The means for closing the infusion chamber upon removal of the balloon catheter or the spreading tube respectively may desirably be a detachable elastic ring which is accommodated in a prestressed condition on the distal shank end of the balloon catheter or the spreading tube respectively and which when the balloon catheter is withdrawn from the infusion chamber remains as a closure plug in and permanently sealingly closes off the opening which hitherto accommodates the balloon catheter or the spreading tube.

The means for closing the infusion chamber however may also be a plug which is accommodated in the above-mentioned chamber opening, with a window through which passes the balloon catheter or the spreading tube and which closes automatically after withdrawal of the balloon catheter or the spreading tube from the infusion chamber.

In accordanc with another important development, the means for expansion of the infusion chamber may also comprise a memory alloy which experiences a predetermined change in configuration under the effect of heat and in so doing expands the infusion chamber into the position of use thereof. The expansion means comprising a memory alloy may involve a wire spiral which under the effect of heat can be put into its proper expansion condition, or a rolled-up plate which is arranged in opposite relationship to a puncture window in the infusion chamber and which is adapted to unroll under the effect of heat and which serves in the unrolled condition as a cannula stop plate.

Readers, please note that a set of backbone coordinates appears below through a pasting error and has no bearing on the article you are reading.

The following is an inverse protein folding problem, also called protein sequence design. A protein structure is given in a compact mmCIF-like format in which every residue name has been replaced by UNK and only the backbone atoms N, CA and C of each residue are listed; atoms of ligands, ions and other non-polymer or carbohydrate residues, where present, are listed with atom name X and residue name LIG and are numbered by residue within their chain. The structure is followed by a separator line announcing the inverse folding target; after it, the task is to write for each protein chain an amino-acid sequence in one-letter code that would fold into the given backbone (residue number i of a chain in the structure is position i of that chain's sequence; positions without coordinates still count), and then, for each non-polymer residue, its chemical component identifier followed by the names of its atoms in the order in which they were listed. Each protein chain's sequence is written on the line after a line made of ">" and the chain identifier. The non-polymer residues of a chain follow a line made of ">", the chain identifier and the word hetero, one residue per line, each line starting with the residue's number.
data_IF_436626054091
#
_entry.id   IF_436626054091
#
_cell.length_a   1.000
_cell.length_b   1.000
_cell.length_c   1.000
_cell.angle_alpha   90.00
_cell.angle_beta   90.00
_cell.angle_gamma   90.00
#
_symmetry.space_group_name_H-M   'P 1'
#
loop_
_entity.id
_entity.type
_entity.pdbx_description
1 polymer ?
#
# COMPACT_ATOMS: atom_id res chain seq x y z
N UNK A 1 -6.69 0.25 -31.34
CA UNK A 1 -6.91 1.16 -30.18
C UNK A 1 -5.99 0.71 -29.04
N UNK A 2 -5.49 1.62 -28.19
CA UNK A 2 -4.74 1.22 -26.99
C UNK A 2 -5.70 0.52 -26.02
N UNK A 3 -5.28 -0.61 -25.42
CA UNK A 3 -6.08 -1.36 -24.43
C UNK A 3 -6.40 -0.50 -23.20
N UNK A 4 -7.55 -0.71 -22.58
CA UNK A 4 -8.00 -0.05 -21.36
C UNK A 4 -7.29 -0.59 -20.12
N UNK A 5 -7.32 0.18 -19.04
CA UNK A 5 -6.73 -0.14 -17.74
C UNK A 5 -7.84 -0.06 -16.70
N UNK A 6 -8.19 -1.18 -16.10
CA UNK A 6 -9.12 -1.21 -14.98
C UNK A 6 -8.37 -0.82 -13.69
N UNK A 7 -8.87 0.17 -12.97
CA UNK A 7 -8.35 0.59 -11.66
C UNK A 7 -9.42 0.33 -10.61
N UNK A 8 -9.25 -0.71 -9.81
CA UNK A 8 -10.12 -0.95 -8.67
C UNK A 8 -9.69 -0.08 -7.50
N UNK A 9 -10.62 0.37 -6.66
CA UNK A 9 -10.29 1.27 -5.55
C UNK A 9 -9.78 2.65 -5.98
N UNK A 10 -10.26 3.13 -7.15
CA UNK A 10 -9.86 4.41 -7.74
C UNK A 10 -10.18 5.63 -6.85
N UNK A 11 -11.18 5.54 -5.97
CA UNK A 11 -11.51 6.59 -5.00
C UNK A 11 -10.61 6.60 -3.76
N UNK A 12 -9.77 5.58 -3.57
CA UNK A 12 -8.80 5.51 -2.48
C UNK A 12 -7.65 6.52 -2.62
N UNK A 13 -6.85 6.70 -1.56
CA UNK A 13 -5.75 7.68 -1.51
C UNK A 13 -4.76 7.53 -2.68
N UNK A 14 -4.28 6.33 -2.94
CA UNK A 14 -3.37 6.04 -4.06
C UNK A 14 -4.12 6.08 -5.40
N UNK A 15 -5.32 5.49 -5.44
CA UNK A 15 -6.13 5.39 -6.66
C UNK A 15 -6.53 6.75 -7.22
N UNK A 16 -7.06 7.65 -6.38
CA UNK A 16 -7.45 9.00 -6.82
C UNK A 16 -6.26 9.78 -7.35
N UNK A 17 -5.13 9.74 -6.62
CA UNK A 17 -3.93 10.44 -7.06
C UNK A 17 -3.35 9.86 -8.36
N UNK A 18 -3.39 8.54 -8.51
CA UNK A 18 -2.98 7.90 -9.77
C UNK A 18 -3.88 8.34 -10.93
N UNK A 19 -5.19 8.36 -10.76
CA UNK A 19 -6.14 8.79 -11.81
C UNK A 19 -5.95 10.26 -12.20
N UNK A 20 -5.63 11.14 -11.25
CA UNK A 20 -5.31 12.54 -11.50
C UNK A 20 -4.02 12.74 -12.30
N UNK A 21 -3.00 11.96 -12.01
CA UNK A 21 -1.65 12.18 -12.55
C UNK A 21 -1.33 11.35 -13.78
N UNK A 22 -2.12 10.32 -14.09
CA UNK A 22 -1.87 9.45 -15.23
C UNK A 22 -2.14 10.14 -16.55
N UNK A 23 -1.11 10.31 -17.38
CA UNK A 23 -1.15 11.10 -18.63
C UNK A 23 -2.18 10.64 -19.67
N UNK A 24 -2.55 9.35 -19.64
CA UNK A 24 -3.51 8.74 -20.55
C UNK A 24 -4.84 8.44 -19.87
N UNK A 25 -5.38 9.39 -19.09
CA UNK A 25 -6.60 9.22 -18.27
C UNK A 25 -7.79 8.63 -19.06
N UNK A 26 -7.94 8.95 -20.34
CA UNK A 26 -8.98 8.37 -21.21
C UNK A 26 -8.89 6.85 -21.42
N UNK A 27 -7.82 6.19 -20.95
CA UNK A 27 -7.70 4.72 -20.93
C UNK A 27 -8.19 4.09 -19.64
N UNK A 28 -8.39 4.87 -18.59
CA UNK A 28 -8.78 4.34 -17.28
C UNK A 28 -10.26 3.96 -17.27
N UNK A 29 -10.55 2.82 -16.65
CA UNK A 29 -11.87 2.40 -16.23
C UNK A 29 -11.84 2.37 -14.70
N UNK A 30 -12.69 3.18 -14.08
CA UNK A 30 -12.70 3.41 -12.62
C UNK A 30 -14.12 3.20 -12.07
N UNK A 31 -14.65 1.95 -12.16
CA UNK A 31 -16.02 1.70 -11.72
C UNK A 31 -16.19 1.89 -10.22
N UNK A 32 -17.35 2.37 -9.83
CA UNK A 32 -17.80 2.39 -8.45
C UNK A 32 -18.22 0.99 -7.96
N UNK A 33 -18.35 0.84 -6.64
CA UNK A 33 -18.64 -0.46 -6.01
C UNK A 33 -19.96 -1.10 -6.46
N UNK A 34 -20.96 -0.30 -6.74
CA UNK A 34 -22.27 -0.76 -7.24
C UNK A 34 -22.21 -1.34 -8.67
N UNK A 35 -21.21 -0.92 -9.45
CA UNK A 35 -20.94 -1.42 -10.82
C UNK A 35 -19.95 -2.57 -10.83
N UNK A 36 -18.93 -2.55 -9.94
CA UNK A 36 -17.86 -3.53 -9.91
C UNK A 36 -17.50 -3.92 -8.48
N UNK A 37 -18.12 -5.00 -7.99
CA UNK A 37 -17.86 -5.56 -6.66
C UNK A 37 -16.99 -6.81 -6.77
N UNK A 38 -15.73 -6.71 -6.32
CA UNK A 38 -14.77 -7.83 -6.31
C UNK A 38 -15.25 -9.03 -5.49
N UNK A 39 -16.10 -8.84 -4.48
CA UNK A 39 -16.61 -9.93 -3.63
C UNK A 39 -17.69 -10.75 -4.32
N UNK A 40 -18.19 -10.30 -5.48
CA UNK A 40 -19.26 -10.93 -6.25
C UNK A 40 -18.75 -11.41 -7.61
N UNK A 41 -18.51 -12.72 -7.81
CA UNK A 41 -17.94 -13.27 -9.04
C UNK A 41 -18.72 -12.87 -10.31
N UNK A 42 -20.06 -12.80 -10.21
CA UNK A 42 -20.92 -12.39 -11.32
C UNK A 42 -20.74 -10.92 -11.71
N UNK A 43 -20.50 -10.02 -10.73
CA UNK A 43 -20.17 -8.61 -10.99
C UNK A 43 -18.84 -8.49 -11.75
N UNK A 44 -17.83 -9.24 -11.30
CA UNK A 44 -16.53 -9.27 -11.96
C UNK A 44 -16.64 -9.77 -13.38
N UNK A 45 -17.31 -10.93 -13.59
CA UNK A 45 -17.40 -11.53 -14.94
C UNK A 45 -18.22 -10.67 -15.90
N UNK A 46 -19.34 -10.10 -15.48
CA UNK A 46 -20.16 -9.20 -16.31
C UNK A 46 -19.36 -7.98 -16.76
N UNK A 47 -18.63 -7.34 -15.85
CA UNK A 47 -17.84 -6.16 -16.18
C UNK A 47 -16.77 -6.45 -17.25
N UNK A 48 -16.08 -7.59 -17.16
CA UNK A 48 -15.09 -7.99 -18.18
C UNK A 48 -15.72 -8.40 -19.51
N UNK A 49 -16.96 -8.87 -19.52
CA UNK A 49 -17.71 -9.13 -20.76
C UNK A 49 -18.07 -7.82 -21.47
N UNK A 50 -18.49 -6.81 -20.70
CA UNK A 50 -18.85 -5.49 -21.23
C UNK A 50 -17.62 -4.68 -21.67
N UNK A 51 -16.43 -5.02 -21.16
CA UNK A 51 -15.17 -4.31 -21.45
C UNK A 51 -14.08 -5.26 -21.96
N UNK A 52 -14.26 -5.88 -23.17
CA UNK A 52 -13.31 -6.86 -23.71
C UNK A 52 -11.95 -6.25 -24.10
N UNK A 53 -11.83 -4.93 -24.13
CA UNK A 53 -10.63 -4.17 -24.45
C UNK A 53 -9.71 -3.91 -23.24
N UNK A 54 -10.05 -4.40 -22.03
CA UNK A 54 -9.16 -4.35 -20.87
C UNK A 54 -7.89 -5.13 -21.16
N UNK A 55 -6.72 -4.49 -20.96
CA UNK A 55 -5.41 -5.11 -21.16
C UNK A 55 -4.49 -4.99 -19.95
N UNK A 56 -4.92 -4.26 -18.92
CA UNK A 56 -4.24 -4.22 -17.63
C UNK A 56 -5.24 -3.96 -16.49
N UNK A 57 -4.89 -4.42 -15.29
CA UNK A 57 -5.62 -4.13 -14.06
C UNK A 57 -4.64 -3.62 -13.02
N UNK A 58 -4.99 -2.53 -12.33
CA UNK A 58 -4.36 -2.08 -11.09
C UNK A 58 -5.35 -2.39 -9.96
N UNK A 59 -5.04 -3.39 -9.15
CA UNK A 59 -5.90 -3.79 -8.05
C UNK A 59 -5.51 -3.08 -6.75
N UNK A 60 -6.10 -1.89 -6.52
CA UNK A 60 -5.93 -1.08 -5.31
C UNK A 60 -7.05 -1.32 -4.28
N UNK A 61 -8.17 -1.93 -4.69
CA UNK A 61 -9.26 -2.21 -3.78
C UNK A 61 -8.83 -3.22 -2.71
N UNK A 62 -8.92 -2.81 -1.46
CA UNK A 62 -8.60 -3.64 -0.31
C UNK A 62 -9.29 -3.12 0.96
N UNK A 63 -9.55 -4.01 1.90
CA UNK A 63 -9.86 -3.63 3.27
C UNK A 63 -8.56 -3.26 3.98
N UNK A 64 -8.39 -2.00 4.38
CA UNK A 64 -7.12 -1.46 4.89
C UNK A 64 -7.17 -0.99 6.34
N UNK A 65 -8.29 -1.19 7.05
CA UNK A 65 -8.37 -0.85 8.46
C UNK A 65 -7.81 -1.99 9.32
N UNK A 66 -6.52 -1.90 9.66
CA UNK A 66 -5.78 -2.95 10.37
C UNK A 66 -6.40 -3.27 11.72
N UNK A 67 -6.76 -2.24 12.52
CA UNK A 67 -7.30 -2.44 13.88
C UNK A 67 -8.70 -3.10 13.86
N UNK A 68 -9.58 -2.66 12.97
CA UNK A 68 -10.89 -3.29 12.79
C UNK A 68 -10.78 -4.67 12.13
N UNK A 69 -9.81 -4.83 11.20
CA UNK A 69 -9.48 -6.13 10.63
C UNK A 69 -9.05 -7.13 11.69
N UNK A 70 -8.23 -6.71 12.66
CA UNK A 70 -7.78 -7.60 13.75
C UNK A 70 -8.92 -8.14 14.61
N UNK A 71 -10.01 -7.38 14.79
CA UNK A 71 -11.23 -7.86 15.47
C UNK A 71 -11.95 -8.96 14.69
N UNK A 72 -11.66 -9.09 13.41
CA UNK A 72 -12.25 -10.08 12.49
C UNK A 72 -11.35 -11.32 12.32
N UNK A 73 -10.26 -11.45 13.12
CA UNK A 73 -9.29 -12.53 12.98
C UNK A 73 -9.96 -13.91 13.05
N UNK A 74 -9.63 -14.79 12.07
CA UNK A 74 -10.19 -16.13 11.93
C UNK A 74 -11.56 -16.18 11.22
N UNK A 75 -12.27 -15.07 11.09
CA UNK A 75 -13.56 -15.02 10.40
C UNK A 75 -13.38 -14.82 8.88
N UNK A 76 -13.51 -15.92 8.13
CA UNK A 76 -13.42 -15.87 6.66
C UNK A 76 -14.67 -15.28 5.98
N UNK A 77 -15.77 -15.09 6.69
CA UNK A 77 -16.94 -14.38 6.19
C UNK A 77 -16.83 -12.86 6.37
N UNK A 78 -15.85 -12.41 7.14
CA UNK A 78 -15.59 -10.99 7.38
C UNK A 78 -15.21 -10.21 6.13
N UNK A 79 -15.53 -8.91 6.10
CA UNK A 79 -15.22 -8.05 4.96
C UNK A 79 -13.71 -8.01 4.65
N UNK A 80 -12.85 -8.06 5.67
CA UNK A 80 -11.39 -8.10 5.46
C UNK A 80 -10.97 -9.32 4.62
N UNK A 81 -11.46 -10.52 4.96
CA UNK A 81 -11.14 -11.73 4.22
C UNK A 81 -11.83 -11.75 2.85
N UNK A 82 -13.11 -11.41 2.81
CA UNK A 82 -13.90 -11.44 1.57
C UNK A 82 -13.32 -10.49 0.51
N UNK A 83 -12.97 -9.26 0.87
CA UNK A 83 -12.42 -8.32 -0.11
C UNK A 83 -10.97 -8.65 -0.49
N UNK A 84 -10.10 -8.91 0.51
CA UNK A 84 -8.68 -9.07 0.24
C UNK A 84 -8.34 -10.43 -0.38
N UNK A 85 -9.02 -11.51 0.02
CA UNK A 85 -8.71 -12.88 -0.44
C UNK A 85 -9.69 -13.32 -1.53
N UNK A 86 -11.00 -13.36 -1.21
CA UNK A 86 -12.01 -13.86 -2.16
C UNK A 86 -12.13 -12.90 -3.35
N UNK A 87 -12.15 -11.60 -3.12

Desirably, the infusion chamber may be a hollow body which is flat in the expanded condition after implantation, with a puncture window disposed in one of the chamber walls forming the flat sides of the chamber, while associated with the other chamber wall in opposite relationship to the puncture window is a cannula stop plate for providing protection from perforations.

The configuration with an infusion chamber of a fixed shape is extremely simple in terms of structure and after the implantation operation does not require any further manipulations in order to put the infusion chamber into its proper position of use.

In accordance with a further development, the puncture window may be a plug which comprises silicone or a similar material and which closes off the infusion chamber relative to the exterior and which is accommodated in a prestressed condition in a portion of the infusion chamber. Desirably the puncture window may be disposed in the region of an aperture which passes through the chamber wall and which after implantation lies under the skin of the patient and accordingly permits substantially `perpendicular` puncturing.